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At $380 per record, the average cost in the United States for a healthcare-related data breach is $7.4 million, according to a recent IBM Security/Ponemon Institute study.[1] Patients, too, pay a steep price when their protected health information is stolen. According to a tally by the Identity Fraud Alliance and the U.S. Federal Trade Commission, fully two-thirds of PHI theft victims lose more than $13,000 as a result of the theft.[2]

In the past decade, the healthcare industry has undergone a federally mandated digitization that’s required a rapid — and for some, uncomfortable — transition away from physical forms and manila file folders. Along with the expected growing pains, this ongoing change has forced providers to confront a host of unexpected issues and challenges.

Today, data security and integrity are near the top of the list of providers’ near-term worries, especially as the $3.2 trillion healthcare industry looks to streamline operations and trim costs through automation. The following best practices can help providers understand security risks and improve data integrity of IT systems — all while harnessing the best technology to stay competitive and keep patients happy.

Data security: assessing threats

Defining risk is the central focus of healthcare data security. And let’s face it, a physician’s IT system today stores not only credit card information and bank account details, but also medical histories, test results, and other sensitive information that should remain under lock and key.

As part of the agency’s ongoing EHR initiatives, the U.S. Centers for Medicare and Medicaid Services recently developed data security guidance for providers that outlines five areas that should be considered, such as:[3]

  • Physical safeguards on facilities and other places where patient data is accessed, including computer equipment and portable devices;
  • Administrative safeguards like designating a security officer, or providing workforce training and oversight, controlling information access and periodic security reassessment;
  • Technical safeguards, including controls on access to PHI, use of audit logs to monitor users and electronic exchanges of patient information;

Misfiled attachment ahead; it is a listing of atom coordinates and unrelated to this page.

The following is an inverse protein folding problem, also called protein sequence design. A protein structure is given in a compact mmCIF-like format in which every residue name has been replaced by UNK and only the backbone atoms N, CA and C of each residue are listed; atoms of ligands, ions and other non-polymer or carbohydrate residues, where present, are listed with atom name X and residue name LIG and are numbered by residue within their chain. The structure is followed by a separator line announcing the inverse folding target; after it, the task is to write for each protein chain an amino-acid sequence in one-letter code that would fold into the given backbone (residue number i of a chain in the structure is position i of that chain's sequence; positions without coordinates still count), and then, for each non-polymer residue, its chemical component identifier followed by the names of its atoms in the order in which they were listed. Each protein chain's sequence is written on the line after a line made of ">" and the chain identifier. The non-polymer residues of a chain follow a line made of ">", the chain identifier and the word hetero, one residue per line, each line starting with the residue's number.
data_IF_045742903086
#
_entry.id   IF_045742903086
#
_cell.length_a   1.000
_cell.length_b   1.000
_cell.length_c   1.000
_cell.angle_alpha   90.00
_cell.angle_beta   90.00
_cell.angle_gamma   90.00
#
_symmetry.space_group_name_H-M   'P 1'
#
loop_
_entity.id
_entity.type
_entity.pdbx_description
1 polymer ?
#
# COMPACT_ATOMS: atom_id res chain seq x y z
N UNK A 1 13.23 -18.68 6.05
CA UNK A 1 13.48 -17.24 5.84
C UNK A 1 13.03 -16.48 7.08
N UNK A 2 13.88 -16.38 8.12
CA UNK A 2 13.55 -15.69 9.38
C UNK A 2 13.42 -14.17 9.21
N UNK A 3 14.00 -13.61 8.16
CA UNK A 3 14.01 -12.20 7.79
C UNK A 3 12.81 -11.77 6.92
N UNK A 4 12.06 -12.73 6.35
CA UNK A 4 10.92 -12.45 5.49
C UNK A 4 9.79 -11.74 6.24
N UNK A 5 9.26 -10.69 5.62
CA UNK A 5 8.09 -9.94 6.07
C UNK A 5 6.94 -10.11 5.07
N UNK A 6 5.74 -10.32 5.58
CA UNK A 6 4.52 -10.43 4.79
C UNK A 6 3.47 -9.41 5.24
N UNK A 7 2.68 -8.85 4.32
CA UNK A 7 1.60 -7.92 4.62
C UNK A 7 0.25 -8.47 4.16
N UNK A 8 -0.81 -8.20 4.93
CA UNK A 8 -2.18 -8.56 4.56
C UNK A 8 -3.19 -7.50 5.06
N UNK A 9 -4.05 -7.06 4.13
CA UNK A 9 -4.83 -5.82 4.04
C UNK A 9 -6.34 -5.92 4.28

• Policies and procedures that set forth a formal process to ensure compliance under federal law; and
  • Organizational requirements that define the related responsibilities of business partners and vendors.

Data integrity: ‘authenticity’ and ‘reliability’

In this new era of digitization, the consistency and quality of financial and patient-related data is a priority. In fact, one of seven core principles for a successful information governance program outlined by the American Health Information Management Association involves data integrity, or as the trade group defines it, “a reasonable and suitable guarantee of authenticity and reliability” of patient and financial data.[4] AHIMA’s guidance further states:

“Integrity provides trust that the information is authentic. An authentic record is one that is proven to: be what it purports to be; has been sent, received, or created by the person or system purported to have done so; [and] has been sent, received, or created at the time purported.”

New technology such as three-factor authentication, biometric identification tools and encrypted software make it easier than ever before for providers and healthcare businesses to ensure that data is authentic and reliable. These solutions also provide additional convenience and affordability for patients, which can improve satisfaction scores and, ultimately, a provider’s bottom line.

Interested in learning about how data security and integrity can affect your healthcare business? Let’s talk. We provide clients with tailored business solutions that simplify workflow, minimize operating costs, and maximize reimbursements. Our services include patient eligibility verification, claims processing, remittance advice, patient statements, patient payment portal, customized reporting and analytics, and a unique electronic prior authorization solution set. We process more than $1 billion claims each month with a 98 percent annual client retention rate. And through our connections with more than 4,000 payers, we possess a 96 percent clean claim rate.

1 HIPAA Journal, “Healthcare Data Breach Costs Fall to $380 Per Record,” 2017
2 America’s Health Insurance Plans, “Understanding and Preventing Medical ID Theft,” 2017
3 U.S. Centers for Medicare & Medicaid Services, “Security Risk Analysis Tip Sheet: Protect Patient Health Information,” 2016
4 American Health Information Management Association, “Evaluating the Information Governance Principles for Healthcare: Integrity and Protection,” 2015